Sizes of black holes


by goldsax
Tags: black, holes, sizes
goldsax
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#1
Dec12-12, 02:27 PM
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If a black hole is a stellar structure that has collapsed on itself to a singularity does that mean it has no size? But is so defined by its mass and schwarzschild radius?
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Drakkith
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#2
Dec12-12, 03:24 PM
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The black hole has a size defined by the event horizon. The actual volume and such is a bit more complicated to determine due to spacetime curvature I believe. A singularity, IF it exists at all, would have no size.
mathman
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#3
Dec12-12, 07:13 PM
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Current physical theory is unable to accurately describe what is going on inside the event horizon of a black hole. Quantum theory and general relativity don't mesh, and they both come into play.

galleon
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#4
Jan3-13, 12:34 PM
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Sizes of black holes


The thing to realise is that the term 'black hole' doesn't mean: 'the bit at the center where all of the mass is concentrated, that may or may not be a singularity'.

'black hole' refers to the whole volume inside the event horizon, which clearly can have a radius, surface area and volume.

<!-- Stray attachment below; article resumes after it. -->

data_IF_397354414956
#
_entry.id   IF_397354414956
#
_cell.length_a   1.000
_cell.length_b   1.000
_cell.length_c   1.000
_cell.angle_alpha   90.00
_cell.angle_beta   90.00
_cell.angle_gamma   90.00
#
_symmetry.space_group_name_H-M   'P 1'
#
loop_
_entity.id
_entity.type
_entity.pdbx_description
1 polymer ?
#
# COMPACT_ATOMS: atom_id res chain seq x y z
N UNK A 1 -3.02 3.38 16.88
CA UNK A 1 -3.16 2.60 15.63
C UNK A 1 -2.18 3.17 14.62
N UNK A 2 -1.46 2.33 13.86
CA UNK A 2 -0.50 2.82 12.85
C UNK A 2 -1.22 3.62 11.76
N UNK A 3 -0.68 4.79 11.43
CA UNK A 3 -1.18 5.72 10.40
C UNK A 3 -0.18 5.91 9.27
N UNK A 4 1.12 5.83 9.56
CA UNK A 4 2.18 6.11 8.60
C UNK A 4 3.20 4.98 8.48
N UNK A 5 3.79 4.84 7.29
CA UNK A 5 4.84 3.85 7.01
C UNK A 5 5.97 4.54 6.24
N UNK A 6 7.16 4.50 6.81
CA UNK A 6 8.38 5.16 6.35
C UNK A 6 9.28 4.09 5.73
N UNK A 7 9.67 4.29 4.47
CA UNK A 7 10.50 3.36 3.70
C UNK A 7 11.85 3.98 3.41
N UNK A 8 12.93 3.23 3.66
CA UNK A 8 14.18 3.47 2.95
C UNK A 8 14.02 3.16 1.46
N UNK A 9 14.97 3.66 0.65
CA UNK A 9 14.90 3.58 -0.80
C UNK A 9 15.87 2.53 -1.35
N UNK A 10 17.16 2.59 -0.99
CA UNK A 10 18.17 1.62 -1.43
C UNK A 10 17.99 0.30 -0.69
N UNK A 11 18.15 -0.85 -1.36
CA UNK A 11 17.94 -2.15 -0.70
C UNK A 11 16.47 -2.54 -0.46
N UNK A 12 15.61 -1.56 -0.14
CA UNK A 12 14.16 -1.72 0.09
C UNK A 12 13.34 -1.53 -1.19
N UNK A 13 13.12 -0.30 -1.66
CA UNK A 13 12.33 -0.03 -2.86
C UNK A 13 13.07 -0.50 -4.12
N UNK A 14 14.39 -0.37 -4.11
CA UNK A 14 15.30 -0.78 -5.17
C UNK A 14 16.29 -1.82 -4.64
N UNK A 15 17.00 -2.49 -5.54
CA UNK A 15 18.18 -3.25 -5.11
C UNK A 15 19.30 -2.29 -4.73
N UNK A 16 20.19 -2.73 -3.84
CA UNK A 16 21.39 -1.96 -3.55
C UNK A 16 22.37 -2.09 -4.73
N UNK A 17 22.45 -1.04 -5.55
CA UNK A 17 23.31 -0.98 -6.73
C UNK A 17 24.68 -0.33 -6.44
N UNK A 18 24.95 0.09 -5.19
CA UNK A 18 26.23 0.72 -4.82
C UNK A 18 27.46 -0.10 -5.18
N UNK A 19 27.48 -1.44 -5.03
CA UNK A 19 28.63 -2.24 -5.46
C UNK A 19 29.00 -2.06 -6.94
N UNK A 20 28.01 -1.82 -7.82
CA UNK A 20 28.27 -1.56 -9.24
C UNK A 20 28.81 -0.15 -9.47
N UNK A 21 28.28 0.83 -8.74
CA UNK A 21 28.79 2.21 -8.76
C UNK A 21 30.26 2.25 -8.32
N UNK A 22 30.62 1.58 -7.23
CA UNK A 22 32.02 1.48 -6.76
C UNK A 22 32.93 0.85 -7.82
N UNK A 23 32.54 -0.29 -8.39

my understanding is that non-rotating black holes are perfect spheres with a radii equal to their Schwarzchild radius, and that rotating black holes are distorted into oblate spheroids, as are most rotating stellar objects.
snorkack
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#5
Jan4-13, 02:17 PM
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Quote Quote by Drakkith View Post
The black hole has a size defined by the event horizon. The actual volume and such is a bit more complicated to determine due to spacetime curvature I believe. A singularity, IF it exists at all, would have no size.
A Schwarzschild blackhole singularity is a mathematical point, yes, and so is a Nordström black hole singularity. But Kerr and Newman black hole singularities are one dimensional - they have no thickness, but they have circumference, radius etc.
BH Wiz
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#6
Jan6-13, 09:47 AM
P: 27
How can it be one dimensional with a circumference and a radius? does that make it 2 dimensional?


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